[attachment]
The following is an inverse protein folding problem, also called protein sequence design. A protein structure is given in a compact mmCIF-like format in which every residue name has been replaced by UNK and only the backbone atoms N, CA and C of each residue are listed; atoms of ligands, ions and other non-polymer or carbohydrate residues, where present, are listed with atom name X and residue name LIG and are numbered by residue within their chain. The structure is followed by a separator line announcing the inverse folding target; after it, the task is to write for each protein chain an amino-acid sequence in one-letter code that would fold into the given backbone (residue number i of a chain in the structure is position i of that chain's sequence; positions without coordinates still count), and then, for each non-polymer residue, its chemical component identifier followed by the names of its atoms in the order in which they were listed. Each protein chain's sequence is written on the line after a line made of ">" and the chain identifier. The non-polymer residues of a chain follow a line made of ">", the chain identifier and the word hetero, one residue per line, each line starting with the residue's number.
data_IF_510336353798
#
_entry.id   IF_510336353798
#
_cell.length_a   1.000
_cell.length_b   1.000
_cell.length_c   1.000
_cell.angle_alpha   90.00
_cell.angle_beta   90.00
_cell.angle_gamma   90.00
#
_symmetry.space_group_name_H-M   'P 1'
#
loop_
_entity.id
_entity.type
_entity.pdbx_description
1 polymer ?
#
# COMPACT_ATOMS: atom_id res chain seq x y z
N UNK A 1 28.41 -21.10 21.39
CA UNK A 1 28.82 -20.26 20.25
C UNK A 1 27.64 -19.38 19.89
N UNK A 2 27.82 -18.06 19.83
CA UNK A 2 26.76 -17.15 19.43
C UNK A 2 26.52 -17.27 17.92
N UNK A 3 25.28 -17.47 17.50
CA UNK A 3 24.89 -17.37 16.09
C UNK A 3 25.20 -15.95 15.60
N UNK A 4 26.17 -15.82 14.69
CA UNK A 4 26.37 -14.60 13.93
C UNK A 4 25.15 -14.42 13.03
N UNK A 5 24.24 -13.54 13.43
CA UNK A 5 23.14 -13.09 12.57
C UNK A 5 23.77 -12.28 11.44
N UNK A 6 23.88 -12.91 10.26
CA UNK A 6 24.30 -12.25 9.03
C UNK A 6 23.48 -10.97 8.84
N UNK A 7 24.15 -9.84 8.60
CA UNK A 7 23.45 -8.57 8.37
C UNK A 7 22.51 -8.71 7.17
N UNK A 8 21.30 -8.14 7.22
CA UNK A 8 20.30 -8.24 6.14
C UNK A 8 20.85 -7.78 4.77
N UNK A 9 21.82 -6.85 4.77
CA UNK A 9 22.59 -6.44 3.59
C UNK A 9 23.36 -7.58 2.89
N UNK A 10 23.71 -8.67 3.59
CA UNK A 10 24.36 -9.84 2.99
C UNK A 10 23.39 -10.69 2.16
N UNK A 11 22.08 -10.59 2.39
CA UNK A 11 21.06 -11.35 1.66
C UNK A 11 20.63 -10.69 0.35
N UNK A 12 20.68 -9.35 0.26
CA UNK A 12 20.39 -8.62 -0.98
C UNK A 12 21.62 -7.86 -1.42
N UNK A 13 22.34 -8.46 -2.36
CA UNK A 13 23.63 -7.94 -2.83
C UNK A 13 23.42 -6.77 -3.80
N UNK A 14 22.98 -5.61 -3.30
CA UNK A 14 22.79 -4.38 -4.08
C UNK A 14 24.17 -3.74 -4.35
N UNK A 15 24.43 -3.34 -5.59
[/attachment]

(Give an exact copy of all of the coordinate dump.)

The following is an inverse protein folding problem, also called protein sequence design. A protein structure is given in a compact mmCIF-like format in which every residue name has been replaced by UNK and only the backbone atoms N, CA and C of each residue are listed; atoms of ligands, ions and other non-polymer or carbohydrate residues, where present, are listed with atom name X and residue name LIG and are numbered by residue within their chain. The structure is followed by a separator line announcing the inverse folding target; after it, the task is to write for each protein chain an amino-acid sequence in one-letter code that would fold into the given backbone (residue number i of a chain in the structure is position i of that chain's sequence; positions without coordinates still count), and then, for each non-polymer residue, its chemical component identifier followed by the names of its atoms in the order in which they were listed. Each protein chain's sequence is written on the line after a line made of ">" and the chain identifier. The non-polymer residues of a chain follow a line made of ">", the chain identifier and the word hetero, one residue per line, each line starting with the residue's number.
data_IF_510336353798
#
_entry.id   IF_510336353798
#
_cell.length_a   1.000
_cell.length_b   1.000
_cell.length_c   1.000
_cell.angle_alpha   90.00
_cell.angle_beta   90.00
_cell.angle_gamma   90.00
#
_symmetry.space_group_name_H-M   'P 1'
#
loop_
_entity.id
_entity.type
_entity.pdbx_description
1 polymer ?
#
# COMPACT_ATOMS: atom_id res chain seq x y z
N UNK A 1 28.41 -21.10 21.39
CA UNK A 1 28.82 -20.26 20.25
C UNK A 1 27.64 -19.38 19.89
N UNK A 2 27.82 -18.06 19.83
CA UNK A 2 26.76 -17.15 19.43
C UNK A 2 26.52 -17.27 17.92
N UNK A 3 25.28 -17.47 17.50
CA UNK A 3 24.89 -17.37 16.09
C UNK A 3 25.20 -15.95 15.60
N UNK A 4 26.17 -15.82 14.69
CA UNK A 4 26.37 -14.60 13.93
C UNK A 4 25.15 -14.42 13.03
N UNK A 5 24.24 -13.54 13.43
CA UNK A 5 23.14 -13.09 12.57
C UNK A 5 23.77 -12.28 11.44
N UNK A 6 23.88 -12.91 10.26
CA UNK A 6 24.30 -12.25 9.03
C UNK A 6 23.48 -10.97 8.84
N UNK A 7 24.15 -9.84 8.60
CA UNK A 7 23.45 -8.57 8.37
C UNK A 7 22.51 -8.71 7.17
N UNK A 8 21.30 -8.14 7.22
CA UNK A 8 20.30 -8.24 6.14
C UNK A 8 20.85 -7.78 4.77
N UNK A 9 21.82 -6.85 4.77
CA UNK A 9 22.59 -6.44 3.59
C UNK A 9 23.36 -7.58 2.89
N UNK A 10 23.71 -8.67 3.59
CA UNK A 10 24.36 -9.84 2.99
C UNK A 10 23.39 -10.69 2.16
N UNK A 11 22.08 -10.59 2.39
CA UNK A 11 21.06 -11.35 1.66
C UNK A 11 20.63 -10.69 0.35
N UNK A 12 20.68 -9.35 0.26
CA UNK A 12 20.39 -8.62 -0.98
C UNK A 12 21.62 -7.86 -1.42
N UNK A 13 22.34 -8.46 -2.36
CA UNK A 13 23.63 -7.94 -2.83
C UNK A 13 23.42 -6.77 -3.80
N UNK A 14 22.98 -5.61 -3.30
CA UNK A 14 22.79 -4.38 -4.08
C UNK A 14 24.17 -3.74 -4.35
N UNK A 15 24.43 -3.34 -5.59